Tuesday, September 10, 2013

What Are You Afraid Of?

What are you afraid of? I don't mean that as a challenge but a genuine question. What are the things that worry or frighten you? It seems to me that we live in a culture that is often driven by fear. Advertising on TV plays on our fears: fears about not enough to retire, homes being robbed, not getting into a good college, not getting a good  job, not being popular enough, not being in control, not being successful, getting old, getting sick, being alone, etc.

Sometimes it is difficult to know where the line is between reasonable caution and fear that keeps us from living the lives we should. I fasten my seatbelt in the car and wear a helmet when on my motorcycle. Both these seem reasonable to me, but I also get stuck in comfort zones that feel safe to me. I sometimes won't try something new and exciting because I fear it won't work, that I will look stupid, appear foolish, or seem not to know what I'm doing.

Fear figures prominently in today's gospel, Mark's story of the resurrection. Serious students of the Bible likely know that verses 9-20 in today's reading are not from the same hand that wrote the rest of Mark's gospel. Perhaps the original ending was lost or perhaps the writer intentionally left us with one that just hangs there. "So they went out and fled from the tomb, for terror and amazement had seized them; and they said nothing to anyone, for they were afraid." (The ending is even more awkward in the original Greek, ending with the word "for.") Regardless, we're left with a most unsatisfactory ending, one that later writers attempted to rectify. (These are often labeled "The Shorter Ending of Mark" and "The Longer Ending of Mark" in Bibles.)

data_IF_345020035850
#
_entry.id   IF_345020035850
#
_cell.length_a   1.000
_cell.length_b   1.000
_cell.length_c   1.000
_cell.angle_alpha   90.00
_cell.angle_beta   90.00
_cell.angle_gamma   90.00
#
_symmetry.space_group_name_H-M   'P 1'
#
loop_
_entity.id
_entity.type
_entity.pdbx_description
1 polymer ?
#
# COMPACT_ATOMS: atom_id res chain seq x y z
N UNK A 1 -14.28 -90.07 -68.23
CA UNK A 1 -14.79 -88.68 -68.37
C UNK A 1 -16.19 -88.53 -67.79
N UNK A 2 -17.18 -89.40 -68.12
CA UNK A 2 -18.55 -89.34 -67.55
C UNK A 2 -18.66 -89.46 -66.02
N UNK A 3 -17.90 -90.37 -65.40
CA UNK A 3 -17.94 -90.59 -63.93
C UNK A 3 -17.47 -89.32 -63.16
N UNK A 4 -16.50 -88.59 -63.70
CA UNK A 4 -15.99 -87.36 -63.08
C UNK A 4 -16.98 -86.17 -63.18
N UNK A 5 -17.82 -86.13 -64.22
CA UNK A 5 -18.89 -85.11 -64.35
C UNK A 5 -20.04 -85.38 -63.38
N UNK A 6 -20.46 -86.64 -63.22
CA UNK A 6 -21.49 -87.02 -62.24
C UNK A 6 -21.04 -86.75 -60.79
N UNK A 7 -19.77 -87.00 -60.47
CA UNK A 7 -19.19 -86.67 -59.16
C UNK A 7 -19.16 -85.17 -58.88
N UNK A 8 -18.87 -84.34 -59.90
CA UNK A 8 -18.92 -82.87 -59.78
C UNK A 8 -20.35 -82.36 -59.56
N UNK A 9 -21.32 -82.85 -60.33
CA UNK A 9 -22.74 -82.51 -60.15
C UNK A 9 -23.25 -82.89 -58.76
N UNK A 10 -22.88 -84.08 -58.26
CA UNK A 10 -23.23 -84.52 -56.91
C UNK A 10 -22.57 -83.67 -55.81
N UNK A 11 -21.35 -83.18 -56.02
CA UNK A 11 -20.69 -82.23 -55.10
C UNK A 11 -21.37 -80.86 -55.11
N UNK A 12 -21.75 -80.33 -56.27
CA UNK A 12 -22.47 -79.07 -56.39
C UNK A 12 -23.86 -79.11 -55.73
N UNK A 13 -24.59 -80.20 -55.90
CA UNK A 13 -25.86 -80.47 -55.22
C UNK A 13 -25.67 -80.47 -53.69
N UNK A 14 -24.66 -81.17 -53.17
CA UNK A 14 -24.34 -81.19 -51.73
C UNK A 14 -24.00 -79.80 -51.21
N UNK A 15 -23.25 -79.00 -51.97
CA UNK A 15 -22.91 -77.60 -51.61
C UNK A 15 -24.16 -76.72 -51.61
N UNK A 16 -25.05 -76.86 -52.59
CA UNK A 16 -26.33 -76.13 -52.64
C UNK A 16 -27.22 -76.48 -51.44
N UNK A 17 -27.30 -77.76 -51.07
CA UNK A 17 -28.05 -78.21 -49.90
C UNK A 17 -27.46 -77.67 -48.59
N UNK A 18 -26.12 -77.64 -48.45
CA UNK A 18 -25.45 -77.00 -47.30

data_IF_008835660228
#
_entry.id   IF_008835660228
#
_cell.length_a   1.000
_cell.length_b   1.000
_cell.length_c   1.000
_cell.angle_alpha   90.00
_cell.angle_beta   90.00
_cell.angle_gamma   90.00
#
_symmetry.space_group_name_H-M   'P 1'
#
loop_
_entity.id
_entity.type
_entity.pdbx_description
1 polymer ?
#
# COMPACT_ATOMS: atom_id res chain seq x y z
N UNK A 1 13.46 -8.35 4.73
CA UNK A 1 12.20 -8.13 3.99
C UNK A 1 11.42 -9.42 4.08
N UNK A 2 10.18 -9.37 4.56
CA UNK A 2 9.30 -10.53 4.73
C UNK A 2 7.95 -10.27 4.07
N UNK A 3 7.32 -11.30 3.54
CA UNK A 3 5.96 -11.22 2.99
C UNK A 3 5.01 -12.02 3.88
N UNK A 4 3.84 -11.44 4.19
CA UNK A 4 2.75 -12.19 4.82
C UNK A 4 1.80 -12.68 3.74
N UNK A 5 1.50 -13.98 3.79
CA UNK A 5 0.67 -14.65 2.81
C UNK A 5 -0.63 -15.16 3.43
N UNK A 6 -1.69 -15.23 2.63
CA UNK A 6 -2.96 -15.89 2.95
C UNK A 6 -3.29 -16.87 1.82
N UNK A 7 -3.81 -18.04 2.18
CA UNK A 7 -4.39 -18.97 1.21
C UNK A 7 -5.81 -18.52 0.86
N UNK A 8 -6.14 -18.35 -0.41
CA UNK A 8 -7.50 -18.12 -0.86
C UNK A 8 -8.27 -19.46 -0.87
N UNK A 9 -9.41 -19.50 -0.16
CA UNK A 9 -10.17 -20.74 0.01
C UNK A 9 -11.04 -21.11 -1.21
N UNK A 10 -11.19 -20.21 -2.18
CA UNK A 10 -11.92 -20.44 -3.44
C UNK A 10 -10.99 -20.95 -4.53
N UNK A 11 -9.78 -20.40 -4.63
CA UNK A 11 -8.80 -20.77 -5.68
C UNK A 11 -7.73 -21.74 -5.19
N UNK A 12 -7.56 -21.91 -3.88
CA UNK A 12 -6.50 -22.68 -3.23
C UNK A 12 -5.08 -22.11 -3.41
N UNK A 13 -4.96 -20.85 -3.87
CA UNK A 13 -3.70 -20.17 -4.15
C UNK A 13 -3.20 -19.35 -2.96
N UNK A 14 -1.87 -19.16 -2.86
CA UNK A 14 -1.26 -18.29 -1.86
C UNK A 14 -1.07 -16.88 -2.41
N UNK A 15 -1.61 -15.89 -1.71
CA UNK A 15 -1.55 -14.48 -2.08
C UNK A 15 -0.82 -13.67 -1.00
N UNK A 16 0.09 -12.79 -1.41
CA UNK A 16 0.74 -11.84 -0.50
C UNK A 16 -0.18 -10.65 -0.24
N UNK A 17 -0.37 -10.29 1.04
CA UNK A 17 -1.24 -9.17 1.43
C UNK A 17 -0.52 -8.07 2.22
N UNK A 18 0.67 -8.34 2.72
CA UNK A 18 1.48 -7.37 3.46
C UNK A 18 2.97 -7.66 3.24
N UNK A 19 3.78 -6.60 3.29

"And they said nothing to anyone, for they were afraid." Entrusted with some of the most wonderful news ever spoken, these witnesses kept it to themselves because they were afraid. Presumably something eventually helped them overcome that fear, or the story of Jesus would have ended there.

In my experience, church congregations are often rather timid places. They tend not to do much that looks bold or risky. They want assurances that any new program or effort will be successful and not fail. Here again, it can be difficult to know exactly where the line is between reasonable caution and fear that keeps us from living out our call to follow Jesus, but I think it clear that we often go way beyond caution. Very often, we act as though we have no resources beyond ourselves, no Spirit or spiritual gifts. Perhaps herein lies one of our greatest fears, that we can't actually count on God to come through when we seek to be faithful.

So what are you afraid of?

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